October 29, 2018

Melissa Griffith and Vy-An Phan Chosen to Represent CLTC as 2019 RSAC Security Scholars

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The UC Berkeley Center for Long-Term Cybersecurity (CLTC) is pleased to announce that Melissa Griffith, a Ph.D. Candidate in Political Science at UC Berkeley and a CLTC grantee, and Vy-An Phan, a Graduate Student Researcher studying computer science in the Department of Electrical Engineering and Computer Sciences at UC Berkeley, have been chosen to represent CLTC as RSA Conference Security Scholars at the RSA Conference 2019, which will run from March 4–8, 2019 at the Moscone Center in San Francisco. As RSAC Security Scholars, these researchers will connect with leading experts, peers, and conference attendees to share knowledge, experience, and connections to enrich the discourse on how to stay ahead of cyber threats. We interviewed Melissa and Vy-An to learn more about their research interests and hear their thoughts about this opportunity.

Melissa Griffith

Melissa K. Griffith is a Ph.D. Candidate in Political Science at the University of California, Berkeley specializing in cybersecurity, international relations, and security studies. Griffith’s dissertation investigates how relatively small countries, with limited resources, have become significant providers of national cyber defense for their populations. Her work sheds important light on the components and dynamics of cyber power and cyber conflict, as well as the vital role that public-private cooperation and both security and economic policy play in cyber defense. Concurrent research projects on cybersecurity examine (1) industrial policy targeting the maintenance and development of domestic cybersecurity capabilities in Finland and (2) how the EU can better bolster cyber defense for its own institutions and its member states. Griffith is currently an Affiliated Researcher for the Center for Long-Term Cybersecurity (CLTC) and a Visiting Scholar at George Washington University’s Institute for International Science & Technology Policy (IISTP). Previously, she was a Visiting Research Fellow at the Research Institute on the Finnish Economy (ETLA) in Helsinki, Finland from 2017-2018 and a Visiting Researcher at the Université Libre de Bruxelles (ULB) in Brussels, Belgium in Fall 2017. Griffith holds a B.A. in International Relations from Agnes Scott College (2011) and a M.A. in Political Science from the University of California, Berkeley (2014).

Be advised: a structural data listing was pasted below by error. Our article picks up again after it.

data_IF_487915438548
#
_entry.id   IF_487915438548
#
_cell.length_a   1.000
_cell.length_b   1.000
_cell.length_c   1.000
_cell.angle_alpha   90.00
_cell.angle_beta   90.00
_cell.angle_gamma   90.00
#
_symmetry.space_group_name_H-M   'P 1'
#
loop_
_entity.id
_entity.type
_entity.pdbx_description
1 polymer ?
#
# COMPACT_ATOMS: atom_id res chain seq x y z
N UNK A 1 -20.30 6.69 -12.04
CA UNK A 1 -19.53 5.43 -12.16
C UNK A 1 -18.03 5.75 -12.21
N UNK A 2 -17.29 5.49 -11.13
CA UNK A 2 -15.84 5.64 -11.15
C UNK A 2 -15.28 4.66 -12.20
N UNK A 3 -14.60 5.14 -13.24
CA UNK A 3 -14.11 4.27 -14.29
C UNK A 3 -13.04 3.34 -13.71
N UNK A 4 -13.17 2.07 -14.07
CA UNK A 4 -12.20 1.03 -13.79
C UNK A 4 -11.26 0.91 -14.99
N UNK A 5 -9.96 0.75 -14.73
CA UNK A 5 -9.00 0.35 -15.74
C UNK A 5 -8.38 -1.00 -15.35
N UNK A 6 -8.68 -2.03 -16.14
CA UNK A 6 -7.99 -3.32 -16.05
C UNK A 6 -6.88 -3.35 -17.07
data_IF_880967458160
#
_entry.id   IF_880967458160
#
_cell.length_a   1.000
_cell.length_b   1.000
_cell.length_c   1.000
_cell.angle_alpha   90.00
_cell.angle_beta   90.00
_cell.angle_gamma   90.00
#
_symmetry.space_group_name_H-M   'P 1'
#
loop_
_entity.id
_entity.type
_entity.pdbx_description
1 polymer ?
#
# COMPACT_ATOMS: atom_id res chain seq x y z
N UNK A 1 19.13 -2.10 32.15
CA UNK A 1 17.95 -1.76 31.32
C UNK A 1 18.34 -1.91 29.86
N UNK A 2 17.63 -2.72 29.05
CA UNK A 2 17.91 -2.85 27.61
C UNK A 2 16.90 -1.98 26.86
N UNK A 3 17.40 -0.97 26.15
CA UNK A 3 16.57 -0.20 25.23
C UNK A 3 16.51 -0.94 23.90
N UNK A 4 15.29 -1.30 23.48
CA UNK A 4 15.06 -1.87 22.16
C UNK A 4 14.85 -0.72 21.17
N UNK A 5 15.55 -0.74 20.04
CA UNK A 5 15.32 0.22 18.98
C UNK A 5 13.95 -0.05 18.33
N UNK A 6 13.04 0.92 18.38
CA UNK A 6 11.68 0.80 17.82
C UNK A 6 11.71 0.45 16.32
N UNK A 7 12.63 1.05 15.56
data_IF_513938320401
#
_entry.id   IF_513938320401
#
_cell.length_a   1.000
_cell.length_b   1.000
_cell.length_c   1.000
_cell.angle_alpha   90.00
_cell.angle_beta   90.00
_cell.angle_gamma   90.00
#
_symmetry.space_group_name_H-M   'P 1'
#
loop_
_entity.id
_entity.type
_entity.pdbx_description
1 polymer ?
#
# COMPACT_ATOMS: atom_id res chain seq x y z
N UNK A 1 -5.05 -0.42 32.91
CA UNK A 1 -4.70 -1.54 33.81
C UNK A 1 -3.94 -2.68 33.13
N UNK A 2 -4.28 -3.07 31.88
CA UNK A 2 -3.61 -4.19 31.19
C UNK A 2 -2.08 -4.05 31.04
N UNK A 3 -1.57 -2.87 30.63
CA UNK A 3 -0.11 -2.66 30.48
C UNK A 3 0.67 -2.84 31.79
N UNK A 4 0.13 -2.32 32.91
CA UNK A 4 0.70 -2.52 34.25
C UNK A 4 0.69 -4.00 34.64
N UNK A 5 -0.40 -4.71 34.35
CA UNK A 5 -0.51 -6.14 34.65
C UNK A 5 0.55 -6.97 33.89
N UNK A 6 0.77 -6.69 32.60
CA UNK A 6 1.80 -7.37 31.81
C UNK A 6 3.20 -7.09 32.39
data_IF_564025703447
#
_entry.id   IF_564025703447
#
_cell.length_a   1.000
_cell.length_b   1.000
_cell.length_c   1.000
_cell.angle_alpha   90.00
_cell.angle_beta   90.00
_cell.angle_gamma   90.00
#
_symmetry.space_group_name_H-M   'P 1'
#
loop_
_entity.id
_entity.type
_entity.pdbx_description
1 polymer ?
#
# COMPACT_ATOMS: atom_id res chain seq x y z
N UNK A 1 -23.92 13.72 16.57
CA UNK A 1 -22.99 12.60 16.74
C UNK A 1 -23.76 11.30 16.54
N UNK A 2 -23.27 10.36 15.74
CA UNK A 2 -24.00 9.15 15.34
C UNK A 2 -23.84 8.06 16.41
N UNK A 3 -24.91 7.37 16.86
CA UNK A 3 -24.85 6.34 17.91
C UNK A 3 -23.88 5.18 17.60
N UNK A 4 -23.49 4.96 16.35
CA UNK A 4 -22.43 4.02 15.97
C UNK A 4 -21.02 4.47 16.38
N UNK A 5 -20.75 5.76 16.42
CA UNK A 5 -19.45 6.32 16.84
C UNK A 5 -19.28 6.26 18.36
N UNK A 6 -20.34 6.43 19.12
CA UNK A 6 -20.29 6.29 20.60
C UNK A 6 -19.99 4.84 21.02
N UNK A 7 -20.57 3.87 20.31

Why did you apply to be an RSAC Scholar?
I believe that political scientists must continue to bridge the gap between academic research and practitioners in this space. While my research seeks to make both theoretical and empirical contributions to my own academic discipline’s understanding of conflict, national defense, and cybersecurity, cyber defense is not merely an academic endeavor. The RSAC provides an invaluable opportunity for me to learn from leading industry and policy players as well as share with them my own research and lessons learned.

What are your primary research interests?
International Relations (national cyber defense efforts and the strategic and operational dynamics of cyber conflict).